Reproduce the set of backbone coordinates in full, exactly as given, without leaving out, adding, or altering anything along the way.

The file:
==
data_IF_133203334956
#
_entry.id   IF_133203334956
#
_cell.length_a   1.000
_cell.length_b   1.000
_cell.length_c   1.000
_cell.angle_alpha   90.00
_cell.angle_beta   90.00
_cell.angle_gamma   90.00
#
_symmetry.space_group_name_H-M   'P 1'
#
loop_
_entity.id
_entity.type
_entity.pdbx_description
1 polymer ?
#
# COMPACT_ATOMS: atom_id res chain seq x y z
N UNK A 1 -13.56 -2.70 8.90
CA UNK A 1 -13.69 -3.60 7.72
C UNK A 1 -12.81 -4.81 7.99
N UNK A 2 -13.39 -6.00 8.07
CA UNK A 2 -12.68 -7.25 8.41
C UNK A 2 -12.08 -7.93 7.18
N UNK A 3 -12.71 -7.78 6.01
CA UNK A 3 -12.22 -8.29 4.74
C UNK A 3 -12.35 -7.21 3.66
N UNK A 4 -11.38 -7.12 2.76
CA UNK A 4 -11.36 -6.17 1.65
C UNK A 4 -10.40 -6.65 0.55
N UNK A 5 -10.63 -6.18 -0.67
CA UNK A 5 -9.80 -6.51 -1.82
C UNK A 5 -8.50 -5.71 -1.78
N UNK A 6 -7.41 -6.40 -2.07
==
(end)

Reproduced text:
data_IF_133203334956
#
_entry.id   IF_133203334956
#
_cell.length_a   1.000
_cell.length_b   1.000
_cell.length_c   1.000
_cell.angle_alpha   90.00
_cell.angle_beta   90.00
_cell.angle_gamma   90.00
#
_symmetry.space_group_name_H-M   'P 1'
#
loop_
_entity.id
_entity.type
_entity.pdbx_description
1 polymer ?
#
# COMPACT_ATOMS: atom_id res chain seq x y z
N UNK A 1 -13.56 -2.70 8.90
CA UNK A 1 -13.69 -3.60 7.72
C UNK A 1 -12.81 -4.81 7.99
N UNK A 2 -13.39 -6.00 8.07
CA UNK A 2 -12.68 -7.25 8.41
C UNK A 2 -12.08 -7.93 7.18
N UNK A 3 -12.71 -7.78 6.01
CA UNK A 3 -12.22 -8.29 4.74
C UNK A 3 -12.35 -7.21 3.66
N UNK A 4 -11.38 -7.12 2.76
CA UNK A 4 -11.36 -6.17 1.65
C UNK A 4 -10.40 -6.65 0.55
N UNK A 5 -10.63 -6.18 -0.67
CA UNK A 5 -9.80 -6.51 -1.82
C UNK A 5 -8.50 -5.71 -1.78
N UNK A 6 -7.41 -6.40 -2.07